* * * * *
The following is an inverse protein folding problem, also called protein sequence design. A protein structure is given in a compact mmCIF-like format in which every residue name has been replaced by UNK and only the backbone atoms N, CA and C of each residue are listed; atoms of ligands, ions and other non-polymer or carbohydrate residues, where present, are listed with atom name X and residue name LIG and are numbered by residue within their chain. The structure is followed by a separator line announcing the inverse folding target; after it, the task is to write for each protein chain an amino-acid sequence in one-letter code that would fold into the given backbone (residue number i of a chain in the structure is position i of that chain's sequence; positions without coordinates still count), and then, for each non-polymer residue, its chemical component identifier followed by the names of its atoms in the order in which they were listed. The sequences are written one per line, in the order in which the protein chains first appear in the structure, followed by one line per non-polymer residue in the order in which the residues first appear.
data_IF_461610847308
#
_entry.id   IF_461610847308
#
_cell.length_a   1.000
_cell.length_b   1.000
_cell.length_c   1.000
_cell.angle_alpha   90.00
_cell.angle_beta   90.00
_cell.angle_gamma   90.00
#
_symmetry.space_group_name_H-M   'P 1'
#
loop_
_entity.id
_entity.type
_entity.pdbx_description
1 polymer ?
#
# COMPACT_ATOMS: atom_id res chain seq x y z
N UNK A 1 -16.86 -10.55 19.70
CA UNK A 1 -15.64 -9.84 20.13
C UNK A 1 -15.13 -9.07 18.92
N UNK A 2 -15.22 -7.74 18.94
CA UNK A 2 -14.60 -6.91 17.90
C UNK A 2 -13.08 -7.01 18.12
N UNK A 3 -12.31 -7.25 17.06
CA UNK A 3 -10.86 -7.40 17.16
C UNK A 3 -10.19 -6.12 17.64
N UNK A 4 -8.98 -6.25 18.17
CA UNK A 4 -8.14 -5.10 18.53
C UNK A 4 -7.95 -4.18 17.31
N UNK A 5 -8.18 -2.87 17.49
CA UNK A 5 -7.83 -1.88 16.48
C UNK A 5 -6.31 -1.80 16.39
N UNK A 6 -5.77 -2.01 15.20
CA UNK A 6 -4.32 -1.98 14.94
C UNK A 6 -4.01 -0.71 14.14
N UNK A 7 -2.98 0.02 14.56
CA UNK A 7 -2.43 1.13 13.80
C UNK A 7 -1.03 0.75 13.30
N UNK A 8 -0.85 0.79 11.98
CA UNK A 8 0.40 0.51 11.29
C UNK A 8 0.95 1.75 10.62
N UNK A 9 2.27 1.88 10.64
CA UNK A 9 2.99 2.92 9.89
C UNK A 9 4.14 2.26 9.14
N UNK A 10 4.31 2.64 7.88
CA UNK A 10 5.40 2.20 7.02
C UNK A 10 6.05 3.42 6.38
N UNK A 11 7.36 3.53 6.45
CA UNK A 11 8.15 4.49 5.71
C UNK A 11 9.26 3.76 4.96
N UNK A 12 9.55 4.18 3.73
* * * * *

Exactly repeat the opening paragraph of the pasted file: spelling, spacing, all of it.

The following is an inverse protein folding problem, also called protein sequence design. A protein structure is given in a compact mmCIF-like format in which every residue name has been replaced by UNK and only the backbone atoms N, CA and C of each residue are listed; atoms of ligands, ions and other non-polymer or carbohydrate residues, where present, are listed with atom name X and residue name LIG and are numbered by residue within their chain. The structure is followed by a separator line announcing the inverse folding target; after it, the task is to write for each protein chain an amino-acid sequence in one-letter code that would fold into the given backbone (residue number i of a chain in the structure is position i of that chain's sequence; positions without coordinates still count), and then, for each non-polymer residue, its chemical component identifier followed by the names of its atoms in the order in which they were listed. The sequences are written one per line, in the order in which the protein chains first appear in the structure, followed by one line per non-polymer residue in the order in which the residues first appear.